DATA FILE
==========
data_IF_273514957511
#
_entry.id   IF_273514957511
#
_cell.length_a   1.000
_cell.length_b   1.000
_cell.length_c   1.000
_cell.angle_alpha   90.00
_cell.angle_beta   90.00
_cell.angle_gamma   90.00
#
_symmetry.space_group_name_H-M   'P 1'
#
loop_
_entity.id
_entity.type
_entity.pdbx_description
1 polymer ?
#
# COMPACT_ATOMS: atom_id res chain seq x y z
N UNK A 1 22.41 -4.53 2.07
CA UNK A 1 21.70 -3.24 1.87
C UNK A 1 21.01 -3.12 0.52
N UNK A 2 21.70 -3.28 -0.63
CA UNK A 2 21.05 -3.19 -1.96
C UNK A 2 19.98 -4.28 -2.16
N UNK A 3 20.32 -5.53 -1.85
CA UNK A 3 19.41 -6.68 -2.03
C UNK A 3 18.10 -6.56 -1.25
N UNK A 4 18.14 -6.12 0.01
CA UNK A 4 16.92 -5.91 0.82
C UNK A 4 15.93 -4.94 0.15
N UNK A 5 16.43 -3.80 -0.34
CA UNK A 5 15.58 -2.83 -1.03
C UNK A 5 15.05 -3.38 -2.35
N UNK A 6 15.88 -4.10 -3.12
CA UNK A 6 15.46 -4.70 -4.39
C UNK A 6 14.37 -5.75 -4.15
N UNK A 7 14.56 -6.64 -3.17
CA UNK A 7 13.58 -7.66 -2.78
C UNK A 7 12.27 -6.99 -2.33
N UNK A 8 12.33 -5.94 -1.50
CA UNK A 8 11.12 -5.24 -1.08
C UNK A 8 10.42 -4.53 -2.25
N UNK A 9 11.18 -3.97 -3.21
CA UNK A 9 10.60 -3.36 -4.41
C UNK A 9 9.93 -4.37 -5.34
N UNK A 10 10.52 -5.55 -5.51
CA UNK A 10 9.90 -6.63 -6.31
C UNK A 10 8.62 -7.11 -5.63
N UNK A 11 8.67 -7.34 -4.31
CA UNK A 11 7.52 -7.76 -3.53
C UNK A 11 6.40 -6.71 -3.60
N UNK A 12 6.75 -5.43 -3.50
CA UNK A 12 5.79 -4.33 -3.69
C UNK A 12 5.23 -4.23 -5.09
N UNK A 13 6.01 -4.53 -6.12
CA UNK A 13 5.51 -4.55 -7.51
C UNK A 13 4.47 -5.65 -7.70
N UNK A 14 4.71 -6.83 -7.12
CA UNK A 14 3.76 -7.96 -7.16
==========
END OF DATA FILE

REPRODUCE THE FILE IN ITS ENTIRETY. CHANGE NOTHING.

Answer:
data_IF_273514957511
#
_entry.id   IF_273514957511
#
_cell.length_a   1.000
_cell.length_b   1.000
_cell.length_c   1.000
_cell.angle_alpha   90.00
_cell.angle_beta   90.00
_cell.angle_gamma   90.00
#
_symmetry.space_group_name_H-M   'P 1'
#
loop_
_entity.id
_entity.type
_entity.pdbx_description
1 polymer ?
#
# COMPACT_ATOMS: atom_id res chain seq x y z
N UNK A 1 22.41 -4.53 2.07
CA UNK A 1 21.70 -3.24 1.87
C UNK A 1 21.01 -3.12 0.52
N UNK A 2 21.70 -3.28 -0.63
CA UNK A 2 21.05 -3.19 -1.96
C UNK A 2 19.98 -4.28 -2.16
N UNK A 3 20.32 -5.53 -1.85
CA UNK A 3 19.41 -6.68 -2.03
C UNK A 3 18.10 -6.56 -1.25
N UNK A 4 18.14 -6.12 0.01
CA UNK A 4 16.92 -5.91 0.82
C UNK A 4 15.93 -4.94 0.15
N UNK A 5 16.43 -3.80 -0.34
CA UNK A 5 15.58 -2.83 -1.03
C UNK A 5 15.05 -3.38 -2.35
N UNK A 6 15.88 -4.10 -3.12
CA UNK A 6 15.46 -4.70 -4.39
C UNK A 6 14.37 -5.75 -4.15
N UNK A 7 14.56 -6.64 -3.17
CA UNK A 7 13.58 -7.66 -2.78
C UNK A 7 12.27 -6.99 -2.33
N UNK A 8 12.33 -5.94 -1.50
CA UNK A 8 11.12 -5.24 -1.08
C UNK A 8 10.42 -4.53 -2.25
N UNK A 9 11.18 -3.97 -3.21
CA UNK A 9 10.60 -3.36 -4.41
C UNK A 9 9.93 -4.37 -5.34
N UNK A 10 10.52 -5.55 -5.51
CA UNK A 10 9.90 -6.63 -6.31
C UNK A 10 8.62 -7.11 -5.63
N UNK A 11 8.67 -7.34 -4.31
CA UNK A 11 7.52 -7.76 -3.53
C UNK A 11 6.40 -6.71 -3.60
N UNK A 12 6.75 -5.43 -3.50
CA UNK A 12 5.79 -4.33 -3.69
C UNK A 12 5.23 -4.23 -5.09
N UNK A 13 6.01 -4.53 -6.12
CA UNK A 13 5.51 -4.55 -7.51
C UNK A 13 4.47 -5.65 -7.70
N UNK A 14 4.71 -6.83 -7.12
CA UNK A 14 3.76 -7.96 -7.16